I’ve just started reading Sister Corita Kent’s book on creativity and art-making, Learning by Heart: Teachings to Free the Creative Spirit. Do you know who she was? A pioneering artist and radical nun whose work, especially in the sixties and seventies, blended pop art and social activism. I grew up around her work, but over the years it seems it’s been forgotten.
There’s a new retrospective of her work at Cleveland’s Museum of Contemporary Art, called Someday is Now: The Art of Corita Kent. It looks just great – if you’re anywhere near the area, you’d be crazy not to go see this.
Why has she slipped through the cracks? According to curator Ian Berry,
An ‘artist’ was from New York. They were a man; they were an epic, abstract painter. And she wore a habit — she just didn’t look like what the, sort of, movie version of an artist looked like.
Ain’t it the truth.
Her rules for students and teachers, often attributed to John Cage (see above!) are worth looking at every day no matter whether you consider yourself an artist, teacher, student, or simply a human being.
Her book is wonderful, and I’ll be posting more about it here — but here’s what stood out to me in the introduction, by former student Jan Steward who co-wrote the book with Kent in the 1980s:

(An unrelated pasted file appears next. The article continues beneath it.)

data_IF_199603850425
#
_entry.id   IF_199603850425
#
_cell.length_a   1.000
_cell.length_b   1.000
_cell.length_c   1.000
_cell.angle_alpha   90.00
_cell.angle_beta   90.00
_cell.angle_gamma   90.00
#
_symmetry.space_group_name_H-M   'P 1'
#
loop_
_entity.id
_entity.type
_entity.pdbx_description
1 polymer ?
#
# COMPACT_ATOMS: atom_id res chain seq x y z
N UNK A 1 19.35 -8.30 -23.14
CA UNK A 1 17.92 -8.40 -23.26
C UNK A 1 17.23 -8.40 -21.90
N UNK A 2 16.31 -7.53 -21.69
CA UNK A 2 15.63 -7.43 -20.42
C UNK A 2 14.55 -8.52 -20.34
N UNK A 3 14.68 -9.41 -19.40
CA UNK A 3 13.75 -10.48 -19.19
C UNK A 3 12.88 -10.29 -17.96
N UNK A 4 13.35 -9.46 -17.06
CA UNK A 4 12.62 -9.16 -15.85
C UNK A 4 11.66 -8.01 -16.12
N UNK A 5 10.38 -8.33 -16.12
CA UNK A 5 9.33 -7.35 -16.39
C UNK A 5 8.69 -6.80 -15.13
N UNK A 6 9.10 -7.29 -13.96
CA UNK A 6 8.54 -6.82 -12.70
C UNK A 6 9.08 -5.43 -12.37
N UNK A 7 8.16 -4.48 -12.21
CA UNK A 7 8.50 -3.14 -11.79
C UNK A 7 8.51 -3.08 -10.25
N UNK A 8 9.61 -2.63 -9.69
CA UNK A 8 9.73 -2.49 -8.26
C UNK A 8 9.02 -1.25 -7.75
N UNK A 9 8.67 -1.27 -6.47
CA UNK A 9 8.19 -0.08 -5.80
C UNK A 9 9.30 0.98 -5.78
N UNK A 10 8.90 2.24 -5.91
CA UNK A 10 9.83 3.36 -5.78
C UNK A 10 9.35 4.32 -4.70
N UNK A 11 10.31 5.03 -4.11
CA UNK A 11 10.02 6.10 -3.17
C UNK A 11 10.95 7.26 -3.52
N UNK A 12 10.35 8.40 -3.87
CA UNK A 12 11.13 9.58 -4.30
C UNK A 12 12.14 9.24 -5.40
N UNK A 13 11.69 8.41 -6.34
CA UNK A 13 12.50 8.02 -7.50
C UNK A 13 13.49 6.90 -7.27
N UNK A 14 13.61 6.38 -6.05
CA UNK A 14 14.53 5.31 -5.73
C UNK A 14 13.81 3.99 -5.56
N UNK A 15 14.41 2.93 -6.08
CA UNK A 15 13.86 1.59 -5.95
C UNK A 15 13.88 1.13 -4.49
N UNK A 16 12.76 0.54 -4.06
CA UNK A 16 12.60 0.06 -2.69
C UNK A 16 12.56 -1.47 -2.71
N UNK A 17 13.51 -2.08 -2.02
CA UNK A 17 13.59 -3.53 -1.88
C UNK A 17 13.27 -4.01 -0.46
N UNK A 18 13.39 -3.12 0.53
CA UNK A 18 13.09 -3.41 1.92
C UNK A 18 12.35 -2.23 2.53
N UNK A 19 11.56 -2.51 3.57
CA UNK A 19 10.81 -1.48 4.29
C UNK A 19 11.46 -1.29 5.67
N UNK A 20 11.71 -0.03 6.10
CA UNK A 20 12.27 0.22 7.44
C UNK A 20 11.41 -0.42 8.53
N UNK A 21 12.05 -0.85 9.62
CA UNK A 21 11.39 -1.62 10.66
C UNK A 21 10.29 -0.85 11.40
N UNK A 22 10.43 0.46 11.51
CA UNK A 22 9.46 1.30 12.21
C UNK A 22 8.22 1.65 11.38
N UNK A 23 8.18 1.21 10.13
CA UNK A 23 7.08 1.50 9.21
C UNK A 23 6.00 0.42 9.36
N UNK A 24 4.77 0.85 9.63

I know what Corita did for me, and I wanted to know if it were the same for others. I asked the first three people I spoke to about this project, What happened to you in the art department? Two said Corita had saved their lives and the third said Corita had given her life.
That’s the kind of teacher I’d like to be.
“At that moment I heard the vague chords of the organ, a sad harmony under an indefinable melody, veritable wails of a soul that wished to break all terrestrial ties. I listened with all my senses, hardly breathing, plunged, like Captain Nemo, in one of those musical ecstasies which took him beyond the limits of this world.”
– Jules Verne, 20,000 Leagues Under the Sea
Doesn’t that sound like a great starting point for a piano piece?
I have always loved reading children’s novels — I was an utter bookworm when I was young — and I recently discovered this fantastic book, 1001 Children’s Books You Must Read Before You Grow Up. It’s chock full of all kinds of books, from picture books to novels thought-provoking for adults as well as kids. I’m embarking on a project to try to read everything on the list. Last week I read 20,000 Leagues Under the Sea; this week, Huck Finn. I think this will be a good way to mine the rich veins of musical and sonic memory.